Campaigns for and against a new Kenyan constitution have come to a close as the country prepares for the pivotal referendum on Wednesday. It was a sprint to the finish Monday after two months of fierce advocacy as officials from the "Yes" and "No" teams held rallies across Kenya on the final day of campaigning.
The "Yes" team was led by President Mwai Kibaki and Prime Minister Raila Odinga, who spoke to voters in Kitui, in Eastern Province, and Kiambu, near Nairobi, urging them to approve the proposed constitution Wednesday at the ballot box. The "No" team, meanwhile, focused on the coast, holding a rally in the port city of Mombasa where Higher Education Minister William Ruto told voters to reject the document.
The referendum could end nearly 20 years of waiting for a new constitution. The current constitution has been in place since Kenya gained independence from Britain in 1963. Supporters of the new document argue the current set of laws are antiquated and inhibit reform.
While recent polls show that more than 60 percent of Kenyans support a change, controversial clauses in the new document have split voters. Chief among the "No" Group concerns are clauses over abortion and land. Christian groups and politicians alike have blasted the document, telling voters that the new constitution would make abortions legal. But organizations such as the Kenya Medical Association have hit back, saying the "No" team has mislead voters. KMA explained that the proposed constitution disallows abortion, except when approved by a medical professional to save a mother's life.
The proposed land policy has also provoked anger in Kenya's Rift Valley. The new constitution limits the length of title deeds and gives the government greater control over land use. The "No" campaign has warned supporters that this new policy will allow government to steal private land, a charge refuted by the President Kibaki and the "Yes" team.
The campaign process has attracted as much controversy as the issues in recent weeks. In early July, Kenya's head of Civil Service, Francis Muthaura, allowed civil servants to return to their communities to campaign for the referendum. While Muthaura did not specify which campaign to join, officials such as Ruto said the order was a violation of the Public Officers and Ethics act and an attempt by the government to rig the vote.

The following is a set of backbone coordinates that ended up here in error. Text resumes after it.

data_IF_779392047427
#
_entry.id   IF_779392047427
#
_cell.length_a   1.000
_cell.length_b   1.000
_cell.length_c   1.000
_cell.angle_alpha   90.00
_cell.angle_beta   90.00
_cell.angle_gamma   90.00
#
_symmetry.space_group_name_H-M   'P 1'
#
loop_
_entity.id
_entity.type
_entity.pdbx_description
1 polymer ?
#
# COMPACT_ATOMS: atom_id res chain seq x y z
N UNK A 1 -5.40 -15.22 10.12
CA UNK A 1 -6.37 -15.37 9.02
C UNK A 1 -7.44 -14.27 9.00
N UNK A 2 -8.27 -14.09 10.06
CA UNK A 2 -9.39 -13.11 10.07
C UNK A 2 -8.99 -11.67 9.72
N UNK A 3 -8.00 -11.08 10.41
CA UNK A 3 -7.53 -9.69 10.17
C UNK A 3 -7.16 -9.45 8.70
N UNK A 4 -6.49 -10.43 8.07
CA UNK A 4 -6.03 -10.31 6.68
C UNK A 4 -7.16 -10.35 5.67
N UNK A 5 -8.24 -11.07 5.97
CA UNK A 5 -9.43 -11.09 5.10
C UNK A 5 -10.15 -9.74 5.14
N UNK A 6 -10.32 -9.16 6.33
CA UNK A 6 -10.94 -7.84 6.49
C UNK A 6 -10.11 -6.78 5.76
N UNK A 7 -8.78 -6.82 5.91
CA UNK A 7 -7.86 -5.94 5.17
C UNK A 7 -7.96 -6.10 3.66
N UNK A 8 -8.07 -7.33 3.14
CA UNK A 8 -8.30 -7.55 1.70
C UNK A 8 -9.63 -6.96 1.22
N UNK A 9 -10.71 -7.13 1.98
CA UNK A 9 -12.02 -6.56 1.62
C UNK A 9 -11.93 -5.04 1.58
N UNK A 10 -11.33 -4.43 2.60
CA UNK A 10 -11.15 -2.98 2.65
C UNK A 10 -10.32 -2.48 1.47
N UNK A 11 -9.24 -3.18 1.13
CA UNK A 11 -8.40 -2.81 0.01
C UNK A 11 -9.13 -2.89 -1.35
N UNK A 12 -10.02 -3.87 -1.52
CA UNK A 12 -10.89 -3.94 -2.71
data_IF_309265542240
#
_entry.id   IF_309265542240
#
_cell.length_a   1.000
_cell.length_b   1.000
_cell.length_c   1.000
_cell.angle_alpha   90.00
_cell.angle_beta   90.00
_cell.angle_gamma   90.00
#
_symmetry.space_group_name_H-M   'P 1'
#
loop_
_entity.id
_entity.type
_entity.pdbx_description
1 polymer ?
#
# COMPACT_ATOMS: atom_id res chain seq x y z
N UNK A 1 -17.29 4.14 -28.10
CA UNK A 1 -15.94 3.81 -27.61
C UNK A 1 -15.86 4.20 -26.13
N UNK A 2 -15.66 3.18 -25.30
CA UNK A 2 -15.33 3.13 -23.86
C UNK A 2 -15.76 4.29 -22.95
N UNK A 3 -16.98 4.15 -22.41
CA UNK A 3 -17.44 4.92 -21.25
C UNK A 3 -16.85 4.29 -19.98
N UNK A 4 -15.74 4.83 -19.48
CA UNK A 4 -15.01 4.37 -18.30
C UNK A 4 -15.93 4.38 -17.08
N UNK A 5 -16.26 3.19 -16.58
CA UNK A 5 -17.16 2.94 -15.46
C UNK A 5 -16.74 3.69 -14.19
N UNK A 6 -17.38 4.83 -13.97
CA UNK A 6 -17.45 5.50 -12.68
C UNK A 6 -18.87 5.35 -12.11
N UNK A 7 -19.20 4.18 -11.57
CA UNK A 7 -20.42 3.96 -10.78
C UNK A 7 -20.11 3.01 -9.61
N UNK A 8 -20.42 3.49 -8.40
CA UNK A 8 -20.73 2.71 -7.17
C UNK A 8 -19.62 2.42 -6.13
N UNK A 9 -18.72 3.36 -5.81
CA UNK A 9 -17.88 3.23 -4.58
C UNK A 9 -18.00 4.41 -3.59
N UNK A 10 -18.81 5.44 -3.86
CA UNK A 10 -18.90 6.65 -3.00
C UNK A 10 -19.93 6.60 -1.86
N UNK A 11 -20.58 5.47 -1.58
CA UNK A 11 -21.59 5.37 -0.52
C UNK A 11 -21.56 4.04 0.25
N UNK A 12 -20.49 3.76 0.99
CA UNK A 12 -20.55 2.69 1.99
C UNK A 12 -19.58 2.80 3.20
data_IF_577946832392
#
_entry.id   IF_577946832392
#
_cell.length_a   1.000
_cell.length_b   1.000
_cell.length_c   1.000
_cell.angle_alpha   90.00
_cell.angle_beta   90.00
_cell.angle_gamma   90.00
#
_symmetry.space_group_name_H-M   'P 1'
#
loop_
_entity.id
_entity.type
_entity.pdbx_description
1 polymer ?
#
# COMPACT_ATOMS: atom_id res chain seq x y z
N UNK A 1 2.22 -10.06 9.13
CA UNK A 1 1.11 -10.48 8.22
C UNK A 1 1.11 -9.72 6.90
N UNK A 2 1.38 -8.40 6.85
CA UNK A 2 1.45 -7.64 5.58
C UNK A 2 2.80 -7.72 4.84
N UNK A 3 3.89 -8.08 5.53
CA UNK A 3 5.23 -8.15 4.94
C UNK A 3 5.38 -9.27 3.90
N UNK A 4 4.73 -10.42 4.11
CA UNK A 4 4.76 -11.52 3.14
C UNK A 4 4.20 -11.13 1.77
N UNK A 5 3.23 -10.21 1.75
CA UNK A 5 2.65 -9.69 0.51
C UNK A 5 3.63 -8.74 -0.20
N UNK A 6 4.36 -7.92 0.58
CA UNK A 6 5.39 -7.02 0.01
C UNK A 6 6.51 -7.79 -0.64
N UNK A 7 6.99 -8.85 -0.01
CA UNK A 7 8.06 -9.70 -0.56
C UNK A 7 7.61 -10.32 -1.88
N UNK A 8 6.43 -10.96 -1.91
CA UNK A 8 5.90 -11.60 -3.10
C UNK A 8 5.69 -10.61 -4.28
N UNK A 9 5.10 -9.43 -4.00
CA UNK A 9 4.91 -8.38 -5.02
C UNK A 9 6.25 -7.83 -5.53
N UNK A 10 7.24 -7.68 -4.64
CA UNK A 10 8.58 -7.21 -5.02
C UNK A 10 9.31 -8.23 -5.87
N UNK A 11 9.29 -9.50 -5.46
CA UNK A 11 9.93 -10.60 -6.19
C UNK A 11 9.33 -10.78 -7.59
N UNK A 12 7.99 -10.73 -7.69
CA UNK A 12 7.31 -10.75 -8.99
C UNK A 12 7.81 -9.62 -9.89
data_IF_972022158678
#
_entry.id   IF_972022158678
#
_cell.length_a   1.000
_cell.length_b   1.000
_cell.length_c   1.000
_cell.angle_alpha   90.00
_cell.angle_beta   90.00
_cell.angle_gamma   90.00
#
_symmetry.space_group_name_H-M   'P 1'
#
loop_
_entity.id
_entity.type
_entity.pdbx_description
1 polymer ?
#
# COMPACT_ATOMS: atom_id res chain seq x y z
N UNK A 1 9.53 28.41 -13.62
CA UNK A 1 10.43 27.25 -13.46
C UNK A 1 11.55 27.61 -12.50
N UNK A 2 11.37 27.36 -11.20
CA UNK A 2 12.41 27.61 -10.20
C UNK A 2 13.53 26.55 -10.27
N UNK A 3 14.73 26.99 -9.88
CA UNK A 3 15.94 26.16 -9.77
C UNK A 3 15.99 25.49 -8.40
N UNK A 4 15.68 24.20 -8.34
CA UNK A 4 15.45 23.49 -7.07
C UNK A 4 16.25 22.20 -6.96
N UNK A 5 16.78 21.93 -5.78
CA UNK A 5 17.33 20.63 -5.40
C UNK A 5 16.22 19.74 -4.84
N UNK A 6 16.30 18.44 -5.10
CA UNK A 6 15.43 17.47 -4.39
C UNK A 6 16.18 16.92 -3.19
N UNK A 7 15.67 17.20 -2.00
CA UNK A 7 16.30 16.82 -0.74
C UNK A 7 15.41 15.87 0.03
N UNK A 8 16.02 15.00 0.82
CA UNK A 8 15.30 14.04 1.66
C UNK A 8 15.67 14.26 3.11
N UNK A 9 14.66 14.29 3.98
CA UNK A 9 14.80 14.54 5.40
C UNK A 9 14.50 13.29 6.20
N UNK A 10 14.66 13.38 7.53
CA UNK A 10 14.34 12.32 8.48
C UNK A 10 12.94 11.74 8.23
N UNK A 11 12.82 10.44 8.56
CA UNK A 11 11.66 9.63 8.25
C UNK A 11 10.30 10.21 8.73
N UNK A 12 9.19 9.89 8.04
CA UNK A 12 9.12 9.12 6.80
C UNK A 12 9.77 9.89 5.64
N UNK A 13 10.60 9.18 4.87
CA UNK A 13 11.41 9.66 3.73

The United States also has been ensnared by election controversy. President Barack Obama and Vice President Joe Biden have publicly declared their support for the new constitution, and Ambassador Michael Ranneberger has urged Kenya to pass the new laws.
"Putting in place a new constitution really is key to the entire agenda to reform Kenya and to bring about fundamental change," said Ranneberger. "The other reforms, police reform, judicial reform, ending the culture of impunity, ending negative ethnicity, can't really come about unless this new constitution is put in place."
But "No" camp officials have accused Ranneberger of bias, saying the U.S. has used aid funding to unfairly skew the process. Members of the United States House of Representatives have also entered the fray, accusing President Obama of using taxpayer money to support abortion.
The ambassador has denied these charges, saying all funding for the referendum process was aimed at civic education rather than lobbying for a particular side.
The final gambit came last week as the "Yes" team booked every major event venue in Nairobi for the last four days of campaigning, a tactic frequently employed by political parties in the 1990s. Despite complaints, the "No" campaign was effectively shut out of the capital.
All voices are now silent as Kenyans reflect on the arguments ahead of Wednesday's vote. Despite their differences, both campaigns called for peace during the voting process and many are hopeful the country can avoid the violence that has plagued Kenya's democracy in the past.